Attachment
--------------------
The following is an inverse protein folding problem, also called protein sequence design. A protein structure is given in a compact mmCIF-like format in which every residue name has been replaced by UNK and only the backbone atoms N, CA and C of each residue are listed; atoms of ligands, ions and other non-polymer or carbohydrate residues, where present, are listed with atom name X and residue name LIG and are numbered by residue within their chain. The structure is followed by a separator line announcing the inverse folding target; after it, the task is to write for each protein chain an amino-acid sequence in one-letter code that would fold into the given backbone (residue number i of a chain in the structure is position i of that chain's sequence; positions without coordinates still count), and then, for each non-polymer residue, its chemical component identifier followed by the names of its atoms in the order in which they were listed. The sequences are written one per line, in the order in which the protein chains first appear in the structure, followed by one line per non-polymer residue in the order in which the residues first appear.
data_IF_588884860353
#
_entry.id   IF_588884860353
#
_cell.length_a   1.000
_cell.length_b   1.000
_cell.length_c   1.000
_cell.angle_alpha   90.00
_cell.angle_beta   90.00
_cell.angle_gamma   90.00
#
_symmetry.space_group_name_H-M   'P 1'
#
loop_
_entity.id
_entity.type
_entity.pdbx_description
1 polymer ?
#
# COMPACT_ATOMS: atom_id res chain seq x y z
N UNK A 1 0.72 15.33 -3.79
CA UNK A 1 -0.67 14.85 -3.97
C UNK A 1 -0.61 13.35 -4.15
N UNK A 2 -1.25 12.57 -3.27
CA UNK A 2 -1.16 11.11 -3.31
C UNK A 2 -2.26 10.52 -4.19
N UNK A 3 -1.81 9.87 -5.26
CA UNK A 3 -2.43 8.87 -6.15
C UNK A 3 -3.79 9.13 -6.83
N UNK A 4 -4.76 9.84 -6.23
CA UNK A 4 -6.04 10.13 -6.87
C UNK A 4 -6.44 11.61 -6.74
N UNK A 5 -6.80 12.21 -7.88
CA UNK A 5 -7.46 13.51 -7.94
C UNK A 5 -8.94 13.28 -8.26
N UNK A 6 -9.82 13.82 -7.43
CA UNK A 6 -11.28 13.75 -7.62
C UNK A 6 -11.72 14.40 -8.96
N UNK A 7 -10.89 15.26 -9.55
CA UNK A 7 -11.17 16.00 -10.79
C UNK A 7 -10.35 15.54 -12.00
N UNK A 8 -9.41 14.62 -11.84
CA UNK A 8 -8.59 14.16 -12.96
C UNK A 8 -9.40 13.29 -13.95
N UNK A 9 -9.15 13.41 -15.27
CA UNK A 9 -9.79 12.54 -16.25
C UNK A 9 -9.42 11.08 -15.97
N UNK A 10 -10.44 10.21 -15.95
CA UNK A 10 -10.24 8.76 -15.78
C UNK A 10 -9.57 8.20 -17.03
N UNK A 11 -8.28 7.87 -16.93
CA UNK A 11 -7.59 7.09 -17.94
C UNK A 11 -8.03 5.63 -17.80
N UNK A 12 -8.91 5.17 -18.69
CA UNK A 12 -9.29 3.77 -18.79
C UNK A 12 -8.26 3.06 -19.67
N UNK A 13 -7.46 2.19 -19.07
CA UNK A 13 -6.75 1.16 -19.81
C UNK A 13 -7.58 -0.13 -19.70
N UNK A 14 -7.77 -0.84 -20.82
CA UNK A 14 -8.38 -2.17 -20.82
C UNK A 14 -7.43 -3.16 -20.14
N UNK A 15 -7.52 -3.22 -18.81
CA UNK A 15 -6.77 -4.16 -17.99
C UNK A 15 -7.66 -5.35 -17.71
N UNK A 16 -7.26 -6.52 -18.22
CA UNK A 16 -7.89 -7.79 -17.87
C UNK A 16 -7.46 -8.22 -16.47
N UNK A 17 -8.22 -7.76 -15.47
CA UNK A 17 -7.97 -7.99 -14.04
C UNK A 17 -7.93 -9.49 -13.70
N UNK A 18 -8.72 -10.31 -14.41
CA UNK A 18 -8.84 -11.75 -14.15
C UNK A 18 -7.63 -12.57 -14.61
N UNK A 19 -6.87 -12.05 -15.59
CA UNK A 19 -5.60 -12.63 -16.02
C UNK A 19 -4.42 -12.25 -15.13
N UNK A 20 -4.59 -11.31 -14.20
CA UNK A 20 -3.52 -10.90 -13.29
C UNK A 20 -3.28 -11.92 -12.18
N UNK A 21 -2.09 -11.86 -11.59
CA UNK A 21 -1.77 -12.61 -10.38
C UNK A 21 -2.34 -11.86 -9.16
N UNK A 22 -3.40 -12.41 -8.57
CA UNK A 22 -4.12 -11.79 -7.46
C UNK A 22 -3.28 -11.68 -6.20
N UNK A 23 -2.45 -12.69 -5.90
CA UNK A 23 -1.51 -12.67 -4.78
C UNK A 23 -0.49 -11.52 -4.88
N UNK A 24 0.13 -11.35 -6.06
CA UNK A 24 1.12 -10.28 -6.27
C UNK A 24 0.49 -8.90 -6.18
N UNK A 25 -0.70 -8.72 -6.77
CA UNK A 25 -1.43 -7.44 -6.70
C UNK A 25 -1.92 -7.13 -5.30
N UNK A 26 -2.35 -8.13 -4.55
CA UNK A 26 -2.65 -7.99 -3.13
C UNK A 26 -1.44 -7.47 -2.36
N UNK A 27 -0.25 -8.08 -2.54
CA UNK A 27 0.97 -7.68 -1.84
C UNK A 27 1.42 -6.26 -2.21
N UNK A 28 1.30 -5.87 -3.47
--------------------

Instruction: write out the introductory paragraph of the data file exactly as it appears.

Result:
The following is an inverse protein folding problem, also called protein sequence design. A protein structure is given in a compact mmCIF-like format in which every residue name has been replaced by UNK and only the backbone atoms N, CA and C of each residue are listed; atoms of ligands, ions and other non-polymer or carbohydrate residues, where present, are listed with atom name X and residue name LIG and are numbered by residue within their chain. The structure is followed by a separator line announcing the inverse folding target; after it, the task is to write for each protein chain an amino-acid sequence in one-letter code that would fold into the given backbone (residue number i of a chain in the structure is position i of that chain's sequence; positions without coordinates still count), and then, for each non-polymer residue, its chemical component identifier followed by the names of its atoms in the order in which they were listed. The sequences are written one per line, in the order in which the protein chains first appear in the structure, followed by one line per non-polymer residue in the order in which the residues first appear.